With Prime Minister Theresa May of Britain facing yet another defeat in Parliament over her Brexit plans, her governing Conservative Party is now confronting a dilemma: Should they allow their wounded pilot to go down in flames or should they press the ejector button first?
Either way, Mrs. May’s turbulent time in Downing Street is entering its final stages by her own admission, wrecked by her failure to persuade Parliament to support her deal to leave the European Union.
As Wednesday wore on, rumors swirled with increasing intensity of a cabinet revolt against Mrs. May, the day after her latest plan to resolve Brexit provoked a ferocious backlash from her own lawmakers.
With her leadership already on life support, Mrs. May’s latest Brexit proposal, announced on Tuesday, was seen as her last chance to salvage some sort of legacy from her time in power by persuading Parliament to accept a variant on a blueprint it has already rejected three times.
But so negative was the reaction to her proposal that some lawmakers believe that putting it up for a vote would make matters worse, not better, because another crushing defeat would complicate life for her successor. Nigel Evans, a member of an influential committee of Conservative lawmakers, said that Mrs. May should “make way for fresh leadership without handcuffing her successor to a poisoned baton.”
Throughout Wednesday, pressure mounted on Mrs. May to scrap the vote that she is still promising for the week beginning June 3, and to name the date of her departure immediately.
Mrs. May’s ability to dig deep and survive any amount of political pain has been perhaps the defining feature of her period in power. On Wednesday, she defended her Brexit blueprint doggedly in Parliament as she has done so often before, even as she conceded that “in time another prime minister will be standing at this dispatch box.”
But the support a prime minister would normally expect was conspicuously absent, with many of Mrs. May’s fellow Conservatives staying away from the chamber and leaving her to fend for herself. All the while around Parliament, an expanding crowd of hopefuls are lobbying Conservative lawmakers for support in the looming contest for her job.
In one last desperate act, Mrs. May has revamped a proposal that would keep Britain tied to Europe’s main economic structures at least until the end of 2020, then take it out of the bloc’s customs and trading system.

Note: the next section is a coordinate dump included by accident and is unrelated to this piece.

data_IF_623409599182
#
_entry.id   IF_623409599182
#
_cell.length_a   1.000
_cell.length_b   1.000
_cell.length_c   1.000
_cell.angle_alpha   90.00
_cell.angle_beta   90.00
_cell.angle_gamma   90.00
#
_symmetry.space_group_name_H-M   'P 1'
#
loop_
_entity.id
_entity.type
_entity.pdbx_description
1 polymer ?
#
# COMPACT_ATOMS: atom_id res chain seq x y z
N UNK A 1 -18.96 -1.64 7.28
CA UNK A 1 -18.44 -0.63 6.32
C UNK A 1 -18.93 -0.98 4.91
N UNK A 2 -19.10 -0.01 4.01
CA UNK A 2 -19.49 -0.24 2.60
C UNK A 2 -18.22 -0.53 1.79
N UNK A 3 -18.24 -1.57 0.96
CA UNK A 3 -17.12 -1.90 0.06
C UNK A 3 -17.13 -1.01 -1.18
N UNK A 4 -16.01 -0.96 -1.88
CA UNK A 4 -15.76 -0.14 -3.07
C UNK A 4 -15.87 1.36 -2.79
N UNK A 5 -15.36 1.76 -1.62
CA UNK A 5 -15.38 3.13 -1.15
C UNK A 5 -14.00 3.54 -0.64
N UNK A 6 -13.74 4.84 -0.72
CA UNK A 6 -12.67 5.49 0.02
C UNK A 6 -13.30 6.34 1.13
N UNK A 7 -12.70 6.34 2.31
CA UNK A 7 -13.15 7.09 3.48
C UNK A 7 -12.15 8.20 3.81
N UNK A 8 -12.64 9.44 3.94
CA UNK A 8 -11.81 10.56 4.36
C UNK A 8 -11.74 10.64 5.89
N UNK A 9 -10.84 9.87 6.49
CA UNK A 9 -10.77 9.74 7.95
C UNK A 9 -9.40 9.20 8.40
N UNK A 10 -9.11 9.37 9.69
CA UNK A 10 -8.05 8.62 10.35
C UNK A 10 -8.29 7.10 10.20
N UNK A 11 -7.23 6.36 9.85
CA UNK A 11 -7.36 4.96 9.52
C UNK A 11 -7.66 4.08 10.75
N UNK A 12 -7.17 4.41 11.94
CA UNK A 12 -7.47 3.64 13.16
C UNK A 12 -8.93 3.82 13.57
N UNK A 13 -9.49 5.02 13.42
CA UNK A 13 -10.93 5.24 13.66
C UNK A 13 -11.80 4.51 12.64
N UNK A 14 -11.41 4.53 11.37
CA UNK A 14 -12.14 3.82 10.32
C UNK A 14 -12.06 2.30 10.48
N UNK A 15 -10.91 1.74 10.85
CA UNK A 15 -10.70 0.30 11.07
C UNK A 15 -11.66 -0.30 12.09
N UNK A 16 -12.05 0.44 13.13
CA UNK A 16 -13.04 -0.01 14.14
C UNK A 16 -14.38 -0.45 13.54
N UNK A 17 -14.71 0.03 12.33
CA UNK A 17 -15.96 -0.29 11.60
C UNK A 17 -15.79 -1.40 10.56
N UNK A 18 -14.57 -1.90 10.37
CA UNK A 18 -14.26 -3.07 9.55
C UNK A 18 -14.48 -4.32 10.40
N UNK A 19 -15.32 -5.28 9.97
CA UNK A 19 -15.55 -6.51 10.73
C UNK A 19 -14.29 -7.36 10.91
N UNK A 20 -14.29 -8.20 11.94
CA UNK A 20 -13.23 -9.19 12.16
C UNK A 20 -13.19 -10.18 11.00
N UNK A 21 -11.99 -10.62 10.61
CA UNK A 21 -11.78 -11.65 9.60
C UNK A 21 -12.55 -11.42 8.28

But constructing a revised deal that might gain the support of a wider coalition of lawmakers, including some from the opposition Labour Party, has put Mrs. May on a political tightrope.
With her revamped plan, Mrs. May aimed to win over Labour lawmakers by offering the opportunity to vote on whether to put any plan for Brexit to a second referendum. Lawmakers would also be allowed to vote on whether to keep Britain, temporarily, in a type of customs union with the European Union that would eliminate tariffs and many checks on goods at borders.
But while the Labour leadership rejected the concessions as insufficient, many of Mrs. May’s pro-Brexit lawmakers were horrified, and several of those who had reluctantly supported the government in its last Brexit vote have said they would not do so again.
Another defeat would be particularly problematic since Mrs. May is not offering lawmakers a general vote on her deal but one on specific legislation to take Britain out of the bloc. Losing that would limit the options for a new prime minister, who would not be able to bring back the bill in the same parliamentary session.
On Wednesday, one Conservative lawmaker, Nicky Morgan, appealed to Mrs. May to reflect on whether to proceed with her Brexit vote, noting that the “consequences of it not being passed are very serious.”
Earlier, the environment secretary, Michael Gove, gave an agile and evasive interview to the BBC in which he hinted that the bill might not come forward as planned — without saying whether it would.
That question is connected to the timing of Mrs. May’s departure.
Earlier this year she promised to step down if lawmakers voted for her deal. Then, last week, she told senior Conservative lawmakers that, if her proposal was rejected again, she would set out a timetable for her successor to be chosen.
Convincing her to withdraw the proposal would be an effective admission that she cannot win, and would seem to fulfill that condition — giving lawmakers a way to send her packing without shouldering direct responsibility.
Though Mrs. May now has only threadbare support — at best — from her cabinet, senior colleagues are divided into factions depending on their willingness to contemplate the huge economic risks of withdrawing from the European Union unilaterally. With little trust among them, cabinet ministers have struggled to maneuver against Mrs. May, and levering her out of Downing Street quickly is also complicated by the upcoming political calendar.
Late on Sunday results will start coming in from European elections, in which opinion polls suggest the Conservatives will be humiliated. That would put Mrs. May under pressure to resign immediately. But Monday is a public holiday, and Parliament will be on vacation until June 4, when President Trump is scheduled to be in Britain on his state visit.
If she can survive this week, Mrs. May is likely to be able to continue until after the visit. But sooner or later, the time will come for her to lay down a timetable for the election of the next leader of the Conservative Party.